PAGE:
5. Antarctica – the main way people get south from here is if they’re already on a cruise ship. There are occasional charter yachts, e.g. the Golden Fleece which take people south, but it’s pretty expensive, and wouldn’t fit with your estimated budget. You might be able to get a helicopter day trip from somewhere like Ushuaia, but I'm not sure.

6. The people – "Will anyone take my Argentine Pesos?" is the kind of comment that makes people think you’re either extremely stupid or just deliberately being an arsehole. It depends on your perspective whether you think that’s more revealing about you or about them. Whatever your personal take on the politics, if you’re tempted to be flippant you have to bear in mind that you could be talking to someone who once lived in a very tranquil backwater, then had a gun pointed at their head or their children by a stranger in a uniform, and has never got over it.

One of the things that made me wanna move here was that everybody who lived here really loved the place – Falkland Islanders have the right to live and work in the UK so anyone who doesn’t want to be here has gone, and you’d only emigrate here if you really wanted to, so generally people are pretty positive. Unlike many island communities, loads of young people come back after University etc. It’s true that you’ll probably see a lot of the same people repeatedly and it’s up to you whether you like that or not.

7. Internet – we’ve been promised broadband within the month but noone’s holding their breath.

8. And finally - there's zero unemployment here, so you can only emigrate if you have a job that can't be done by a local.

Just shout if I've missed anything...
posted by penguin pie at 5:48 AM on March 23, 2006


"Will anyone take my Argentine Pesos?" is the kind of comment that makes people think you’re either extremely stupid or just deliberately being an arsehole.

No disrespect was meant. My arrival in the Falklands was unplanned, and I had a lot of Argentine money with me. Imagine my surprise when the bank refused to change it.

In fact, I'm still surprised that there wasn't somebody in Stanley who would have taken them off my hands, even at extortionate rates.
posted by tkolar at 10:28 AM on March 23, 2006


Yeah, I'm surprised actually that the bank wouldn't change it... I was assuming you meant over the counter in shops...

Fortunately there are plenty of people who you can have a reasonable discussion about Argentina with, but you never know quite what you're gonna get.
posted by penguin pie at 11:57 AM on March 23, 2006


penguin pie wrote...
To be fair to our neighbours, I think Argentina would love to fly here more often but I don’t think the Falkland Islanders are really too big on the idea.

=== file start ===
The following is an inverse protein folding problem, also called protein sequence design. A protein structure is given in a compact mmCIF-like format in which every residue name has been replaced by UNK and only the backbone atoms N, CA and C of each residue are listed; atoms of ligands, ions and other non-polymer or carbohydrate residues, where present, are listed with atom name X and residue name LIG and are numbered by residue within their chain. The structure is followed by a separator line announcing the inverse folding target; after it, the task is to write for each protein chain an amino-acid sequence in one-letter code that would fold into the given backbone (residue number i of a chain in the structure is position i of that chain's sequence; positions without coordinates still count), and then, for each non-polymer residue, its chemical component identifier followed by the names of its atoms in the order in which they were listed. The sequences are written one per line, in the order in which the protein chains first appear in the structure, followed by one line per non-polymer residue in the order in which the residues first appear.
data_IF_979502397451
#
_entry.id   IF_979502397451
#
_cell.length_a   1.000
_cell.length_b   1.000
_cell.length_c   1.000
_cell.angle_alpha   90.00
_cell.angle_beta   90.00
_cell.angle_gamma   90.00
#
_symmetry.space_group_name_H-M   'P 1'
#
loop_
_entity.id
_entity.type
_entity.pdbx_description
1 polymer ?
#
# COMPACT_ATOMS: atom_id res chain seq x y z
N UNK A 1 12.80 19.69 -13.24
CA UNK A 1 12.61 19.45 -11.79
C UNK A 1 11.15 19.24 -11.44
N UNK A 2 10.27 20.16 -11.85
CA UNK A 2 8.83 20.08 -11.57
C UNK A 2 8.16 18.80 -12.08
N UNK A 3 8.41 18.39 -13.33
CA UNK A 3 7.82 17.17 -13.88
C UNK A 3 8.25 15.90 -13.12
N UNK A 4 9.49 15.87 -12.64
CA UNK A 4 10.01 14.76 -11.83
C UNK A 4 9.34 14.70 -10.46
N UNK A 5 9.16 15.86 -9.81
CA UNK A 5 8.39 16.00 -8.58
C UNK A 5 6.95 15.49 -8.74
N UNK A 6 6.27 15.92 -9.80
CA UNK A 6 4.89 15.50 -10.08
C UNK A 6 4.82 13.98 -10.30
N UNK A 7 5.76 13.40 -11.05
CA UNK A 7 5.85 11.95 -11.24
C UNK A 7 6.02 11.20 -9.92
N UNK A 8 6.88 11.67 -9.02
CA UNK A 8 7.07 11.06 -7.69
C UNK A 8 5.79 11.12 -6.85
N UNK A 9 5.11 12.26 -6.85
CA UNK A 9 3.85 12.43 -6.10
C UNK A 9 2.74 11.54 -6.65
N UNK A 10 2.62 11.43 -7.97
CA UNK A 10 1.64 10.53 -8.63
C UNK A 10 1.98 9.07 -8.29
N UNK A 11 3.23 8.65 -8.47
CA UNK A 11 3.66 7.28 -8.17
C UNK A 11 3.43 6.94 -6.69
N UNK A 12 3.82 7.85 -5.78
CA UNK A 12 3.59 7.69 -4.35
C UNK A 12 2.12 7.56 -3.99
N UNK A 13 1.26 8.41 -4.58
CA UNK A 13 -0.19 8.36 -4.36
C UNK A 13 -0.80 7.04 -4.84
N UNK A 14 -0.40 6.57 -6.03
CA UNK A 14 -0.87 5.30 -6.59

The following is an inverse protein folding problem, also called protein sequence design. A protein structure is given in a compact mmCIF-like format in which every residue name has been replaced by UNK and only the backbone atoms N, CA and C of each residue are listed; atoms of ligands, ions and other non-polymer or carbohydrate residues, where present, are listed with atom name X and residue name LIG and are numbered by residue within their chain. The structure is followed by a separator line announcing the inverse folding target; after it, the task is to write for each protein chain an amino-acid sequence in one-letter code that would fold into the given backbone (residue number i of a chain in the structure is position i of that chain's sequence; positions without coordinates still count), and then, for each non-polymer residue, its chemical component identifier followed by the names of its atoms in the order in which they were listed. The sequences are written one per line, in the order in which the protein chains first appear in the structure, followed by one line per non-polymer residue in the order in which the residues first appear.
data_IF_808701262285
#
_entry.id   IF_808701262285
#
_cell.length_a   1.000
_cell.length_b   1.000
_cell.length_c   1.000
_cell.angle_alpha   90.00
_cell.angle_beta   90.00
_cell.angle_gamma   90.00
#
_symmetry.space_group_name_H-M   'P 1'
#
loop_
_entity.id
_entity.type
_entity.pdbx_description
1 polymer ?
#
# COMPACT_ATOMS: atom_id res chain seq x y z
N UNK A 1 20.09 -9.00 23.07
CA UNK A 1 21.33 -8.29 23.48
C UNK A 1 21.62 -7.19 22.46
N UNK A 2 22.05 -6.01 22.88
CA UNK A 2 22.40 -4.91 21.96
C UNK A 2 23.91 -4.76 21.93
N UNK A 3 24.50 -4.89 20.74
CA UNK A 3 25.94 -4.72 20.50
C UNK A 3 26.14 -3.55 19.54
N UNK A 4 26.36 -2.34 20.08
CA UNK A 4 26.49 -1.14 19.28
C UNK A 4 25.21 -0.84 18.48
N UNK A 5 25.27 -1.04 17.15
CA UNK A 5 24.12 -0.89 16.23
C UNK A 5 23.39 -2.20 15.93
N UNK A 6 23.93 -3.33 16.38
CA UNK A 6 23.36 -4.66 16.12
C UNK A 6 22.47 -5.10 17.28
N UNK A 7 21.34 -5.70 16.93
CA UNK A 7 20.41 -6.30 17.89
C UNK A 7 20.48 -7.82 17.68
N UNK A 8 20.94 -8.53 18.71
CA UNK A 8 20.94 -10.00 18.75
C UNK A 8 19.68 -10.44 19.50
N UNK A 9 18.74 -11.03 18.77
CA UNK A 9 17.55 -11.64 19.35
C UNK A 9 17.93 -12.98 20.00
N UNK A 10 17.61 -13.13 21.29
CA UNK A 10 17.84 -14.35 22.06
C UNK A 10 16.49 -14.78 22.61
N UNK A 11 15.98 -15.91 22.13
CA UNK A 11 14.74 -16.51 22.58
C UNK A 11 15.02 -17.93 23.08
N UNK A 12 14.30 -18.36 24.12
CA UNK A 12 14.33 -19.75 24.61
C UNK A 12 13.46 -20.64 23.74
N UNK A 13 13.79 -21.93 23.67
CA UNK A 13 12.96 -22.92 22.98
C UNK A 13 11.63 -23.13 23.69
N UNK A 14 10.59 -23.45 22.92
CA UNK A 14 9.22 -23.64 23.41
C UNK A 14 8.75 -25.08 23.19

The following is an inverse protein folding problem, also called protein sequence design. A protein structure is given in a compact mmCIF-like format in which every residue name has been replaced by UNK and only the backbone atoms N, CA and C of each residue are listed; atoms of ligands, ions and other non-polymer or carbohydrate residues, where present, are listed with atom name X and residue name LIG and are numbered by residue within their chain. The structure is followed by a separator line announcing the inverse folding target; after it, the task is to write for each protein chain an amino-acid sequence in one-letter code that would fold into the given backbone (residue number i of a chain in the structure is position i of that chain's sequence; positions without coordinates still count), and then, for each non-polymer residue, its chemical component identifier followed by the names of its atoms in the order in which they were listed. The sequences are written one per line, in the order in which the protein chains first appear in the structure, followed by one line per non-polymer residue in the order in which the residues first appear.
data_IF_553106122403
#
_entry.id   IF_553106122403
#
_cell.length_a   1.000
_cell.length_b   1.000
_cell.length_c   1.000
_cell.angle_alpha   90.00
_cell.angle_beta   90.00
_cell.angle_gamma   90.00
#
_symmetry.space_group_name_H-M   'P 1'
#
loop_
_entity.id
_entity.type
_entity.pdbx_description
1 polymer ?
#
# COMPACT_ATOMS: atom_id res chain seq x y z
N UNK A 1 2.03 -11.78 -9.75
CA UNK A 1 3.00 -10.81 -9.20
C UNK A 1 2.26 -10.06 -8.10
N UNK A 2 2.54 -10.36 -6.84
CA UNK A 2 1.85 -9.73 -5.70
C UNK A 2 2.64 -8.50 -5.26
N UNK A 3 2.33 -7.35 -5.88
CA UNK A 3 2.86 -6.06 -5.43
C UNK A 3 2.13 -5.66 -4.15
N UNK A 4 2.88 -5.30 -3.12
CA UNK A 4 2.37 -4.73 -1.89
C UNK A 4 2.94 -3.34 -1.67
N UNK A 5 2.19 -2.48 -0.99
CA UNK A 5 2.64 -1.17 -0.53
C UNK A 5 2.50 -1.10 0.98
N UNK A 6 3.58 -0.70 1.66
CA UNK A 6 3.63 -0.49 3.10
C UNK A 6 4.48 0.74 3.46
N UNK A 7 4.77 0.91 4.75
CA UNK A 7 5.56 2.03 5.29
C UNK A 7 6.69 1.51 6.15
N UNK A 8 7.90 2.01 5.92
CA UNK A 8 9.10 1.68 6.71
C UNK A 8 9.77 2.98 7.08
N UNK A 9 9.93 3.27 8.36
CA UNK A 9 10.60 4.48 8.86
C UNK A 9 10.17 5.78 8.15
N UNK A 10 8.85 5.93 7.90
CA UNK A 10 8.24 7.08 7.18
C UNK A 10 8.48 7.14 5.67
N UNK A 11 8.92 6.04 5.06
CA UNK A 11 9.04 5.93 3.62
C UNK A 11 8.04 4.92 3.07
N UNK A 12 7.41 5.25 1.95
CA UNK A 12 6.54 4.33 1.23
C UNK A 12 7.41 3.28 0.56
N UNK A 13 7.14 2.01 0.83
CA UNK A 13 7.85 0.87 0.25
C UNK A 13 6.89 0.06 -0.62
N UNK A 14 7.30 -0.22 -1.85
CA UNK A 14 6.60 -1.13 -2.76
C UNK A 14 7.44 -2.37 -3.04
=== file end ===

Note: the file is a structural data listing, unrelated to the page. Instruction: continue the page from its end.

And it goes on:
Is this really the case? I was led to believe that Argentina was being as restrictive as they thought they could get away with, to prevent Stanley from challenging Ushuaia as the base for Antarctic cruises.

Stanley really is a much more attractive base than Ushuaia -- Ushuaia is a fairly boring spot, and the only reason I would ever suggest that someone go there is to meet a cruise ship. Stanley's tourism business would go straight off the charts if ships were leaving from there....
posted by tkolar at 5:28 PM on March 23, 2006


Actually yeah, that's an interesting point. A couple of years ago Argentina stopped giving permission for charter flights from Chile to cross Argentine airspace on their way to the Falklands - which are the ones that serviced cruise ship turnarounds. That was widely seen as a move to boost Ushuaia at the expense of Stanley.

Weekly scheduled flights from the Islands to Chile are protected by an agreement known as the '99 Agreement and I suspect, but don't know, that Argentina would like to see one of its own carriers flying direct to the Islands instead to increase contact/accessibility/make a political point and also to give the business to an Argentine company rather than a Chilean one.

Interested in your comments on Ushuaia, though, tkolar, I'd heard it was very attractive.
posted by penguin pie at 4:35 AM on March 24, 2006


penguin pie wrote...
Interested in your comments on Ushuaia, though, tkolar, I'd heard it was very attractive.

From a straight aesthetics standpoint, I'd say Ushuaia and Stanley are equally quaint little towns (although Ushuaia is about 25 times the size of Stanley), each with their own style.

For history, Stanley wins hands down. Among other things, the history of the Falklands Islands Company and its relationship to the residents of the Falklands is utterly fascinating to me. Of course there was also the war, and my aforementioned interest in minefields. Ushuaia's big claim to fame is that it was a prison colony -- which is interesting, but hardly unique.

For wildlife ... well, I guess I'm just being a language snob. I've found over the years that local guides are the best way to tour remote places, and its always nicer when we share a common language (although you lot do tend to speak English, instead of proper American).
posted by tkolar at 12:41 PM on March 24, 2006